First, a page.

Test of Memory Malingering

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Test of Memory Malingering
Diagnostics

The Test of Memory Malingering (TOMM) is a 50-question visual memory recognition test that discriminates between true memory impairment and malingering, with two learning trials and an optional retention trial following a delay.[1] It was first published in 1996 and is intended for testing individuals ages 16 and older.

The test has been shown to have high levels of sensitivity and specificity, and is largely insensitive to depression and anxiety.[2]

Format[edit]

Two learning trials are administered in which examinees are shown 50 line drawings for 3 seconds each. These drawings are typically shown from a booklet, although computer versions of the test are available.[3] Each trial is then followed by a forced-choice recognition trial, with feedback provided for every response.[4]

The final results are judged according to two cut-off scores: (1) below chance, or (2) criteria based on head injured and cognitively impaired clients. A score below the recommended cutoff score on Trial 2 or the Retention Trial, or exhibiting below chance performance on any trial is consistent with probable response bias, and would suggest feigning of neurocognitive dysfunction.[2]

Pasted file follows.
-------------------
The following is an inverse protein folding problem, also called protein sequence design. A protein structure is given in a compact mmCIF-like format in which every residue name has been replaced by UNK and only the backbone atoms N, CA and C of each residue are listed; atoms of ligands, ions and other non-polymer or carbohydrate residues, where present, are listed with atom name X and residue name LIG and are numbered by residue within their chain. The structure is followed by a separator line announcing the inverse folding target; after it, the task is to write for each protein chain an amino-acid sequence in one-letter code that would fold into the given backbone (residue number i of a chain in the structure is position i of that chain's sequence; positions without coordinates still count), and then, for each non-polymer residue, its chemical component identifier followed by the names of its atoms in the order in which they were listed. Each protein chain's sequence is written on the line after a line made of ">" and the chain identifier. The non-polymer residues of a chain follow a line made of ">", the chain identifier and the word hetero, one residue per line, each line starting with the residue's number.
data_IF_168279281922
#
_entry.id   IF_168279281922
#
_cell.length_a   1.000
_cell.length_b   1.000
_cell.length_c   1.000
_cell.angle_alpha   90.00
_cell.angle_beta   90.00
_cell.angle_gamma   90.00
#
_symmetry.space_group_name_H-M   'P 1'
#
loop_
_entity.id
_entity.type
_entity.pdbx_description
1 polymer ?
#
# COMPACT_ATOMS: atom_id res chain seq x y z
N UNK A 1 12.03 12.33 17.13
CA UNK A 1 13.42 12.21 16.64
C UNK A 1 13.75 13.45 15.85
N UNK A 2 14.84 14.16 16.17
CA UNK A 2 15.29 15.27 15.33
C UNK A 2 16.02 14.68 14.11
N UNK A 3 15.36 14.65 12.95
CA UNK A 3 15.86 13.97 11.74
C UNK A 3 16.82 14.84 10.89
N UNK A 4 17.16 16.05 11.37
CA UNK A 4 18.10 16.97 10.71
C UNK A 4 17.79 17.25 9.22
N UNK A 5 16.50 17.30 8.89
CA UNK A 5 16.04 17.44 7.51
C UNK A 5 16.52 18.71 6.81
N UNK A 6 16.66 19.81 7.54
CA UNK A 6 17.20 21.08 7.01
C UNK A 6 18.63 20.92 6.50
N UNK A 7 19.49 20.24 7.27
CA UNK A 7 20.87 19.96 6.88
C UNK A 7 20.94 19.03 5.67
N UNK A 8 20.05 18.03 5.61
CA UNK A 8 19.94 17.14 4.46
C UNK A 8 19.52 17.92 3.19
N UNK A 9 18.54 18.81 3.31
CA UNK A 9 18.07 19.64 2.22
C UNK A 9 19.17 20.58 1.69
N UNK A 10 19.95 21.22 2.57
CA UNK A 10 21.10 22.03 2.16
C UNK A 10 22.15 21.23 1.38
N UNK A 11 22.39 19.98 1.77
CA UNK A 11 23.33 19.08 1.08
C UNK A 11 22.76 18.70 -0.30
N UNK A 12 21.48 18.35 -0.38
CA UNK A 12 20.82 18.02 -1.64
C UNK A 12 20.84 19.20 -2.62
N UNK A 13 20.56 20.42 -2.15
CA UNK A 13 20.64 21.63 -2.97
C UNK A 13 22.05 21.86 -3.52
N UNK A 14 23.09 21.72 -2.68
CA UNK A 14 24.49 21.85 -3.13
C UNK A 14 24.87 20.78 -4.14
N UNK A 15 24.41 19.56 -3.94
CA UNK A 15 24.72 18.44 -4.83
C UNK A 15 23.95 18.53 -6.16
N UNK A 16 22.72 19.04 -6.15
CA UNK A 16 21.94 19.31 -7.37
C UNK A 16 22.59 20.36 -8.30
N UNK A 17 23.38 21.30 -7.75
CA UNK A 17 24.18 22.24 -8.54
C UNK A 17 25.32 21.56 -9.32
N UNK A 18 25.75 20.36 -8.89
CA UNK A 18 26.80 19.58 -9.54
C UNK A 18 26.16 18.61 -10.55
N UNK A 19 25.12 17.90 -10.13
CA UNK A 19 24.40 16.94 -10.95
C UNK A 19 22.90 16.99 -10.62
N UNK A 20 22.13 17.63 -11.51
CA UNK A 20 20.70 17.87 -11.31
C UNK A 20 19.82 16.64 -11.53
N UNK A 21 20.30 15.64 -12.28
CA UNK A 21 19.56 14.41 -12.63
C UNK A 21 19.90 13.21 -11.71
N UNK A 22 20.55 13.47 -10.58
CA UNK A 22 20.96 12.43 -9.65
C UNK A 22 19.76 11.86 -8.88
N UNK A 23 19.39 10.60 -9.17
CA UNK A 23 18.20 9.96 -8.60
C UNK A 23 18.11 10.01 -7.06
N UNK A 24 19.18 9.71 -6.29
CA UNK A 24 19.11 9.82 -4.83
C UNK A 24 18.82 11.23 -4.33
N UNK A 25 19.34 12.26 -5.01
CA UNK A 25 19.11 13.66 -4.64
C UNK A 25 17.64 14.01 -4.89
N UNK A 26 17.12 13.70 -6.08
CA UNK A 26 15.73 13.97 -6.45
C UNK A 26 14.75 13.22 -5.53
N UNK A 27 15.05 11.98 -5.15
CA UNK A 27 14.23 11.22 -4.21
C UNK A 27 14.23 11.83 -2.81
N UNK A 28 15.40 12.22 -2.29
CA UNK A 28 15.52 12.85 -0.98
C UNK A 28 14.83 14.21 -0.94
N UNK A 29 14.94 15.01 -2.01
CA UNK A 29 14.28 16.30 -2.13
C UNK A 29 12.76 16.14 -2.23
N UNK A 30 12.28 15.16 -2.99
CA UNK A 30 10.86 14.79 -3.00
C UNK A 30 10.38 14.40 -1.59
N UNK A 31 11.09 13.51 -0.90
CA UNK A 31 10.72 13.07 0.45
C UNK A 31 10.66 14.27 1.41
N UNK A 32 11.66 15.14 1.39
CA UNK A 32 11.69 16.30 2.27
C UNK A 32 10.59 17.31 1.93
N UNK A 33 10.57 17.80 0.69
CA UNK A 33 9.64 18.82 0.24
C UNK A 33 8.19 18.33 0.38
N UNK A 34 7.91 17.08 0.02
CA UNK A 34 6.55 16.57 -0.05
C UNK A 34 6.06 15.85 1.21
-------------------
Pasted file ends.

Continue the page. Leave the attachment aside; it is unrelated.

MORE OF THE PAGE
Use with children[edit]

The TOMM has also been examined with pediatric samples. The research with this measure has supported the use of adult criteria for suboptimal effort with children as young as 5 years old with a variety of diagnoses including ADHD, autism, and fetal alcohol syndrome.[5]

References[edit]

  1. ^ Jonathan M. Silver; Thomas W. McAllister; Stuart C. Yudofsky (2011). Textbook of Traumatic Brain Injury. American Psychiatric Pub. pp. 134–. ISBN 978-1-58562-357-0. Retrieved 7 September 2013. 
  2. ^ a b Lyndsey Bauer (2007). Is There a Relationship Between Personality Pathology and Performance on Symptom Validity Tests? Investigating the Unknown with Community and Fibromyalgia Participants. ProQuest. pp. 20–. ISBN 978-0-549-36918-9. Retrieved 7 September 2013. 
  3. ^ Dominic Carone, Ph.D.; Shane S. Bush, Ph.D. (22 August 2012). Mild Traumatic Brain Injury: Symptom Validity Assessment and Malingering. Springer Publishing Company. pp. 153–. ISBN 978-0-8261-0915-6. Retrieved 7 September 2013. 
  4. ^ Richard Rogers (June 2012). Clinical Assessment of Malingering and Deception, Third Edition. Guilford Press. pp. 223–. ISBN 978-1-4625-0735-1. Retrieved 7 September 2013. 
  5. ^ Joel E. Morgan; Jerry J. Sweet (27 October 2008). Neuropsychology of Malingering Casebook. Taylor & Francis. pp. 384–. ISBN 978-0-203-89004-2. Retrieved 7 September 2013. 

Further reading[edit]